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How To Stagger Vinyl Plank Flooring

If you have made the decision to install vinyl plank flooring, you have made a good choice. It is beautiful, durable, and a good fit in almost any home. It is still important to know how to stagger the flooring, however, so it looks pristine.

You can stagger vinyl planks by simply cutting the first row short on one end. As you continue to install one row after another, use spare pieces on the ends to keep the seams from lining up.

Vinyl floor plank

It seems like a fairly simple thing to do and, to be honest, once you have been doing it for a while, it almost becomes second nature.

When I first started my flooring business, however, I learned a hard lesson because I did not stagger things properly. It’s easy to pick up on patterns, so you need to ensure that everything is truly random.

When installing vinyl plank flooring, you need to consider more than just the seams when it comes to staggering the planks. You also need to consider the design of the planks, because they are limited in design.

Most vinyl plank flooring manufacturers will make approximately five or six different plank patterns and they will simply rotate through those patterns in the pack.

In other words, you need to avoid putting the patterns in a way that would be noticeable on the floor. You have to randomize both the seams and the patterns to get the best look possible.

Other factors also need to be considered, such as the layout of the room, light sources, and even the pattern that may be in adjoining rooms.

When you take all of these things into consideration, it can give you the guidance necessary to put the floor down in a way that will look best.

Why Should You Stagger A Vinyl Plank Floor

Vinyl floor plank

Many people wonder why you would want to stagger a vinyl plank floor. Aside from aesthetics, which are important, consider these other factors.

Durability: When you stagger planks properly, then adjacent rows are not getting lined up one after another. This keeps you from having weak spots on the floor that could cause squeaks and creaks.

In addition, if you have an un-staggered floor in the middle of the room, it is more likely to wear down over time. Quite simply, staggering the floor adds to its durability.

Acoustics: We mentioned it to a certain extent, but you can really improve the acoustics when you stagger the floor. When the floor is properly staggered, it tends to move as a larger unit.

If you line up the rows too closely so the ends are in a pattern, it will likely bend at that point when you walk on it. This can make it noisy, as you will hear the floor creaking under your feet.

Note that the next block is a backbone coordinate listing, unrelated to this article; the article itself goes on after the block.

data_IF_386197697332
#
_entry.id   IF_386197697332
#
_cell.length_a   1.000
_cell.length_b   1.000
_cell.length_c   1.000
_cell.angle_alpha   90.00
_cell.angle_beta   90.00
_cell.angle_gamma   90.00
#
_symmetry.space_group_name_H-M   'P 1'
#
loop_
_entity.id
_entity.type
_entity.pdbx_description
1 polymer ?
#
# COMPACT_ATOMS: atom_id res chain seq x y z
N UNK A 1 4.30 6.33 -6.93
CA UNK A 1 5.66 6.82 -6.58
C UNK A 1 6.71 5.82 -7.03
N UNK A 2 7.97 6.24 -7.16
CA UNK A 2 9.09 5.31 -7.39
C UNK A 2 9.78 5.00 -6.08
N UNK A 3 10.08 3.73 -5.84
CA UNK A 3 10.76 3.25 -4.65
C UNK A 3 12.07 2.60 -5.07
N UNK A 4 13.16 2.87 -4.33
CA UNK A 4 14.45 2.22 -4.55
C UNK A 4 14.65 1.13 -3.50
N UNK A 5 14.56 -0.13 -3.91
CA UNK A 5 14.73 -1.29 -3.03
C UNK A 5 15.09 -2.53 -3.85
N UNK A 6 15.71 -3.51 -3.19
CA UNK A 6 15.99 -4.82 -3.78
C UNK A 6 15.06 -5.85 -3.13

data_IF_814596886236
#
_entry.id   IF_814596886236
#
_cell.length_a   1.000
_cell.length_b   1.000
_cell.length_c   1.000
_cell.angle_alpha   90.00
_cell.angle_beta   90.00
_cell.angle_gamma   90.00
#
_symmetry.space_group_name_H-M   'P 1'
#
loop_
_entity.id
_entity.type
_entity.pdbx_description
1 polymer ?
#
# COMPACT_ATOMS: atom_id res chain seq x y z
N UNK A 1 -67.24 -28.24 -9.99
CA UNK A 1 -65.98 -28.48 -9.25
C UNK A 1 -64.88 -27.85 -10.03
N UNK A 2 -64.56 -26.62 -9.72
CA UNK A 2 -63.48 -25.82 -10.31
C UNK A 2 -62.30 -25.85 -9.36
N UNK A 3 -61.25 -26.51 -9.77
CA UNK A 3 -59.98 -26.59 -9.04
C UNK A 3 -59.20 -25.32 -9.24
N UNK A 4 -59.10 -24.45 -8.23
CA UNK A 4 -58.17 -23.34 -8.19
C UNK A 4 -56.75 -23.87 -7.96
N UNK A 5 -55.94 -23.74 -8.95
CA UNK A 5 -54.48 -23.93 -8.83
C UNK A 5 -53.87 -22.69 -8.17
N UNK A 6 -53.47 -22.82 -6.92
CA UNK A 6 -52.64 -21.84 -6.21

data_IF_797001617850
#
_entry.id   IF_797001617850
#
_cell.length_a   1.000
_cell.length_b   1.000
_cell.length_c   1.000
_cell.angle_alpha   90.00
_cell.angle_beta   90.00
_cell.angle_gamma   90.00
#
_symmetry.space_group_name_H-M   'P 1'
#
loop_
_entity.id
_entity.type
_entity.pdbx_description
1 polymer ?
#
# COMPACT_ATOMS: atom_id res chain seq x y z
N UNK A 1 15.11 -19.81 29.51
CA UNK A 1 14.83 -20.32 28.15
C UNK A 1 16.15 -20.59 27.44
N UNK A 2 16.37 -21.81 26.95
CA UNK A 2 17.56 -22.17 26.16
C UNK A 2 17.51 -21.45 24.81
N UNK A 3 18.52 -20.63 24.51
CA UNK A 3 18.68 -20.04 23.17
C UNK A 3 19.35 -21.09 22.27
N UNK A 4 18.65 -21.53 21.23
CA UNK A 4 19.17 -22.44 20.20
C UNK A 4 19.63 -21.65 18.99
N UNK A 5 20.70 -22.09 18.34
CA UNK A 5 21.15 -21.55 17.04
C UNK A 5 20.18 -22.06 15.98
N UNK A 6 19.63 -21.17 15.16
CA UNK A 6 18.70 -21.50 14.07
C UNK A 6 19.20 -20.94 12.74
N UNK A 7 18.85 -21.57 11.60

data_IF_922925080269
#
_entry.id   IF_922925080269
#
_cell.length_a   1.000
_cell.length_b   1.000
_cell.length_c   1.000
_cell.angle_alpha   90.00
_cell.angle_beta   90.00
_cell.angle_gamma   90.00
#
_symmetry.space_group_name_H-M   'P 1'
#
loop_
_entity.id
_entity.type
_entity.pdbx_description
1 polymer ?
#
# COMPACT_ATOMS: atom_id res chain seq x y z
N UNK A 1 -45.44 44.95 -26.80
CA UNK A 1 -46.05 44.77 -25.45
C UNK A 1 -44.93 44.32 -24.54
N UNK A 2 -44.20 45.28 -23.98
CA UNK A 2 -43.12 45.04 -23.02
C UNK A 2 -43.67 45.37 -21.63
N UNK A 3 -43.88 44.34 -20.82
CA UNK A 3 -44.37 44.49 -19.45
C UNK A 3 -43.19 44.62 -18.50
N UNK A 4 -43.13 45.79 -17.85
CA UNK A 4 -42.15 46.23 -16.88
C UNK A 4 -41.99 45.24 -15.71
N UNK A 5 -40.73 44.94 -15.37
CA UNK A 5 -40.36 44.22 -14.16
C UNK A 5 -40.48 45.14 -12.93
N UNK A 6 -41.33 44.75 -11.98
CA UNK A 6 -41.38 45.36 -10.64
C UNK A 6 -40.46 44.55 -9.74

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Stability: When the vinyl plank floor is staggered appropriately, it allows any weight that is put on the floor to be distributed over a larger area. This allows you to have larger items in the room and can keep things steady.

Easy Installation: Most people think that staggering the floor would be difficult but it would actually be more difficult to line things up perfectly. When you begin staggering and use random pieces, it gets very easy to put the floor down one row after another.

As long as you are standing back and viewing each row as you install it, you can avoid any unnecessary patterns or unsightly ends. The floor will simply mesh as one.

Staggering Patterns With Room Layout

Vinyl floor plank

When it comes to staggering a vinyl plank floor, you need to look beyond the traditional stagger. There are actually a number of different options available, and you may want to choose one that is suitable for you and your style of living.

Random: This pattern is very similar to the name, you would use random lengths of boards on the ends, resulting in a random pattern overall.

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If you have a room that is irregularly shaped and you are using full planks from side to side, then this is the type of pattern you will likely use.

Traditional: This is another common pattern that is used when you offset the end joints and stagger them with adjacent rows. If you have a room that is square or rectangular and are looking for a symmetrical layout, this is the option to consider.

Herringbone: Although this is a popular pattern in some homes, it is not the most commonly selected for vinyl plank flooring. I have had a few customers that have requested it, but they are few and far between.